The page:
Differences Between The I7 930 And 960

The i7-930, which was released in 2010; and the i7-960, which made its debut in 2009, are two of the entries in semiconductor manufacturer Intel Corp.’s top-level i7 division of its flagship Core processor brand. Apart from their clock (or processing) speeds and their release dates, there are no differences between the two central processing units for desktop PCs, which belong to the i7-900 series.

Design and Manufacture

Using the 45 nanometer manufacturing process, each Intel Core i7-930 and i7-960 is a quad-core processor, with four cores or processor units. The cores are placed on a wafer of semiconductor material called a die, which measures 263 square millimeters and contains 731 million processing transistors. The CPUs are fitted on a socket called FCLGA1366. The CPU socket is named after the 1,366 pins that accommodate the computer chips, and FCLGA is an acronym for its form factor: Flip Chip Land Grid Array. This means the back of the CPU is flipped upward, so a heat sink can be placed on it to dissipate heat.

Speeds and Cache

The clock speed of the Intel Core i7-930 is 2.8GHz, while that of the Core i7-960 surpasses it at 3.2GHz. However, with Intel’s QuickPath Interconnect link, both processors have a data transfer rate of 4.8 gigatransfers, or 4.8 billion transfers, per second. The Core i7-930 and i7-960 have an 8-MB Intel Smart Cache, a tiny memory bank used for high-speed access to the computer’s most frequently used data.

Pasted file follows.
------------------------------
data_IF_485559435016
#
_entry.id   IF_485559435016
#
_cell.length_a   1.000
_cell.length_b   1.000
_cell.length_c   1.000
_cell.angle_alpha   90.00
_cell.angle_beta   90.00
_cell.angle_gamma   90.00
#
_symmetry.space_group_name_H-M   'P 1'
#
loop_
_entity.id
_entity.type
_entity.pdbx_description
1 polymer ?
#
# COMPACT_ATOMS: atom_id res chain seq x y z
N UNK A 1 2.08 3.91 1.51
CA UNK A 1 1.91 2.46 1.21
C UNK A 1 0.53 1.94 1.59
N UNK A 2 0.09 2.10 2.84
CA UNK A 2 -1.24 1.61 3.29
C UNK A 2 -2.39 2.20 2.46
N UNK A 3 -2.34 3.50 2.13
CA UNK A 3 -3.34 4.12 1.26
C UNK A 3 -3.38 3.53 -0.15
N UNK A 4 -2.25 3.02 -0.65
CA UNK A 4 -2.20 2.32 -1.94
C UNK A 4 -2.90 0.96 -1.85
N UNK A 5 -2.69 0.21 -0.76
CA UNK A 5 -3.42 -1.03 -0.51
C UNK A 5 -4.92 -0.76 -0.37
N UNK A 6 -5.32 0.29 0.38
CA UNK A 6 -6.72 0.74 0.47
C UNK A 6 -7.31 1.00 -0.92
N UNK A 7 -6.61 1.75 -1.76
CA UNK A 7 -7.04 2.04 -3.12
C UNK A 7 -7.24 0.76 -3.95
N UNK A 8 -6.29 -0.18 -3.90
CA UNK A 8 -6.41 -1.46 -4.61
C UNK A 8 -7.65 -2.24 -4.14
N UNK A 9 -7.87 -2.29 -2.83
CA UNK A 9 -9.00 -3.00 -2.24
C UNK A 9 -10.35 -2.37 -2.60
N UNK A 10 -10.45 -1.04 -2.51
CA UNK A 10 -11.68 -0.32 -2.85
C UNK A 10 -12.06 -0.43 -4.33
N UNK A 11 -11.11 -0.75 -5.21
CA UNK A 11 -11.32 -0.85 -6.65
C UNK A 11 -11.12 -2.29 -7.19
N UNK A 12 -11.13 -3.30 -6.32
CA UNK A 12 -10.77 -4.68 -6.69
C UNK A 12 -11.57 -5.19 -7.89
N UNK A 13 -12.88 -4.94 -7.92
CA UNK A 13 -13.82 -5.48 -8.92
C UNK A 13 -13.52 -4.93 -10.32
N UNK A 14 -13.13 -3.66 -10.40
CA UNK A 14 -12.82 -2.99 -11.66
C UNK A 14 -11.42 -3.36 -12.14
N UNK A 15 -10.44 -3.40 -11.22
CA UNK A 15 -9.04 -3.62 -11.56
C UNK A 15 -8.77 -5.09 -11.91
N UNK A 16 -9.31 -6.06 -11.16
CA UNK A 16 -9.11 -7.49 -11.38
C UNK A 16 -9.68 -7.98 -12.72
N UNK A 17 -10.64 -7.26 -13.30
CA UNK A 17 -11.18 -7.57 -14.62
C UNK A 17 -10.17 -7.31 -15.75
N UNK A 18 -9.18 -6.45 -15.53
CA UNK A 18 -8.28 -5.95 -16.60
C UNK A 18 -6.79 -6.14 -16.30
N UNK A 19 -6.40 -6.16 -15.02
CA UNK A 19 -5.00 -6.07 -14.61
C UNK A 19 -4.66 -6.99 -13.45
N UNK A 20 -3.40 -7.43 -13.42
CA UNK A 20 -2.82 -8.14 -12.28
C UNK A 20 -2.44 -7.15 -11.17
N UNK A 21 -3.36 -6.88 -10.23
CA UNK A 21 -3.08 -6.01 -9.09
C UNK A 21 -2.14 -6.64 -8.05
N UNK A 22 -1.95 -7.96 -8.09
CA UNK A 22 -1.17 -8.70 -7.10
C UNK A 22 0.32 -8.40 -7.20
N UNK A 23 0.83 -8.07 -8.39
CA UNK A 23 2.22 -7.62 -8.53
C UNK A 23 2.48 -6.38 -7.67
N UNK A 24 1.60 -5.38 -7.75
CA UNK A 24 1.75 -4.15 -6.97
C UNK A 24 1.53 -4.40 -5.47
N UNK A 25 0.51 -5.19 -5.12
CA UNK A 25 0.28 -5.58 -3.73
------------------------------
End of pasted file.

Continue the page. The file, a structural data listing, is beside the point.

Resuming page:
Power and Memory Parameters

Each Intel Core i7-930 and Core i7-960 has a peak power consumption of 130 watts, and operates within a range of 0.8 to 1.375 volts. The CPUs are compatible with third-generational Double Data Rate Synchronous Dynamic Random Access Memory architecture, or DDR3 SDRAM, which should have a memory access speed of 800MHz or 1,066MHz. A computer using the i7-930 or i7-960 can have up to three memory channels, maximum system memory of 24GB, and peak memory bandwidth of 25.6 GB/s.

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Each Intel Core i7-930 and i7-960 has Intel Turbo Boost Technology, which the CPU uses to increase its base clock speed when the computer requests optimal performance. Thus, the clock speed of the i7-930 and i7-960 can be boosted to a peak of 3.06GHz and 3.46GHz, respectively. The processors also use a 64-bit instruction set and are compatible with versions of the Streaming SIMD Extensions instructions set up to 4.2. Other technologies include SpeedStep for optimal performance without compromising energy efficiency, Virtualization for integrating multiple computer environments, Hyper-Threading for multitasking, and Execute Disable Bit for hardware-based security.